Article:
Congress inches closer to pilot legislation for mid-size companies
- By David Hubler
- Feb 08, 2012
Small and mid-size contractors have been concerned for some time about the prospect of having to compete against the top-tier firms for federal awards once they graduate from the 8(a) program or outgrow the current small-business size standard.
Their concerns have now reached Congress thanks in large measure to Mid-Tier Advocacy, a grassroots organization of small and mid-size companies that is urging lawmakers to consider legislation to establish a Small Business Growth Pilot Program aimed at creating a “mid-size category” within the federal contracting marketplace.
“This legislation and the proposed pilot program will change the dynamics for mid-size firms doing business with the federal government,” said Tonya Speed, Mid-Tier Advocacy’s executive director.
Members of the coalition gathered Feb. 7 on Capitol Hill to hear from several backers of the pilot program, which has gained the support of the General Services Administration and the Defense Department.
Rep. Sam Graves, (R-Mo.) chairman of the Small Business Committee, said the committee will direct a majority of its efforts this year to contracting reform.
The committee currently is examining nine bills with the goal of combining similar issues into separate pieces of legislation and moving them out of the committee for floor action.
“We’ll have hearings on each of those issues and it’ll cover the entire gamut of the contracting problems that we see with small business and with business in general,” he said, adding that he hopes to have one bipartisan bill ready by spring.
But Graves cautioned that there remains a lot of uncertainty in business and federal agencies about the regulatory environment, health-care costs and changes in the tax code.
“A goal for me is to create that mid-tier that goes from 1,000 to 2,500 employees so we can continue to nurture those [small businesses] and hopefully create a competitive environment for [competing against] the big guys,” said Rep. Mike Rogers, (R-Ala.), a member of the Armed Service Committee.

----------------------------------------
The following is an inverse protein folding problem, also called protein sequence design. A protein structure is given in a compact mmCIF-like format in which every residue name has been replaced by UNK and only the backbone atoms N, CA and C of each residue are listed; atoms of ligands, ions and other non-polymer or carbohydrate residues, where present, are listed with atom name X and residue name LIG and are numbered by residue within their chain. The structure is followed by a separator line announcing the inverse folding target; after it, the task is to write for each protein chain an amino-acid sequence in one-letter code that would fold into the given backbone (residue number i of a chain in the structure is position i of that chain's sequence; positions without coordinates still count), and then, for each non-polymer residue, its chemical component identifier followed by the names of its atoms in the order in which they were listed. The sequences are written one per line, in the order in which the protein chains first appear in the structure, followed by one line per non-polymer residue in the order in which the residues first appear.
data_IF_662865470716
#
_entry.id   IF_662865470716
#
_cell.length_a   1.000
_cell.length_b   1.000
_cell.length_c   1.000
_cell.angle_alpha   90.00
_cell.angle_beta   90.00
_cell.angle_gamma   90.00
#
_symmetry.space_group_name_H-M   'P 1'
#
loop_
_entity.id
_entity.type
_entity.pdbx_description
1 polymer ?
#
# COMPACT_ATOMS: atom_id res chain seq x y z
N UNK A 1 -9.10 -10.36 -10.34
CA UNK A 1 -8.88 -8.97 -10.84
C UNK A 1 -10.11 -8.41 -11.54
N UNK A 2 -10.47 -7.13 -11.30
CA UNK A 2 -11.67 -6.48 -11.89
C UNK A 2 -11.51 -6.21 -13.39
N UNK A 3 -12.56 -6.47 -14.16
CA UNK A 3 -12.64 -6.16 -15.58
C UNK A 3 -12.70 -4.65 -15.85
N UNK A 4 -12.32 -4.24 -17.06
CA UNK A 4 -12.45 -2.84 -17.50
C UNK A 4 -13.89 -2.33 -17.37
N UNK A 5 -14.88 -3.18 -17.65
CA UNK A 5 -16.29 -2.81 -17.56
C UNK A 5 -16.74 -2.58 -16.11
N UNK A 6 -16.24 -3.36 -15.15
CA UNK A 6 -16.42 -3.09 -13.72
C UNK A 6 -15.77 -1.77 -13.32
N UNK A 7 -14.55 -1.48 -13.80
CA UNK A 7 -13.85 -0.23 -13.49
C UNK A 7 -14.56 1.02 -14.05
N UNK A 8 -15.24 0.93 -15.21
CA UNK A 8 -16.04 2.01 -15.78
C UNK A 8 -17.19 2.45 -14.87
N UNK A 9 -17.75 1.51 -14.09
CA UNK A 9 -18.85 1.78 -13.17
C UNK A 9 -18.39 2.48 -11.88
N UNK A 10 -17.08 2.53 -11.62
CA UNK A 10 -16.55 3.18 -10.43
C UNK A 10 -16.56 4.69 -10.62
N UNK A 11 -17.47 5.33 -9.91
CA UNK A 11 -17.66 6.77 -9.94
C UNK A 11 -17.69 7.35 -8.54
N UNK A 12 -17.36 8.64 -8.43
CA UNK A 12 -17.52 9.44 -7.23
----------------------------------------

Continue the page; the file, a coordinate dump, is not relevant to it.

“It’s healthy particularly in this current economic environment to be able to have that competition,” he said, cautioning that “nothing in this business [of government] happens quick.” “You’ve got to be patient,” he added.
Rogers has introduced a bill supporting the establishment of a small business pilot program for DOD contracts worth more than $25 million.
Rep. Gerry Connolly (D-Va.), ranking member of the Government Oversight and Procurement Committee, last May introduced the Small Business Growth Act that would establish a five-year GSA small business pilot program for federal contractors with fewer than 1,500 employees and other qualifications.
Connolly said the goal of the pilot is to give newly emerging mid-tier companies some breathing room to compete at a new level.
Small businesses have improved their share of federal contracts, and large contractors continue to be successful, he said. “It’s the mid-tier companies, that middle section, that actually has lost share in the federal marketplace. Many of them end up being acquired or going out of business,” he added.
Connolly said there has been good bipartisan progress in working for a solution. But, he added, despite the obvious need for legislation to help the mid-tier companies, “we have a lot of work to do to reassure people that we’re not trying to upend small business set-asides. In fact, quite the opposite.”
He said creation of a mid-tier level would further the federal assistance given to small businesses through existing set-aside programs.
“We’re trying to craft a bill that is as nonthreatening as possible, that takes explicit cognizance of the existing programs and doesn’t compete with them,” Connolly said.
“I really believe that we have a chance here to forge one bill – we have support for the Armed Services Committee, we have support on the Small Business Committee – and I am real hopeful that we’re going to make some headway,” he said.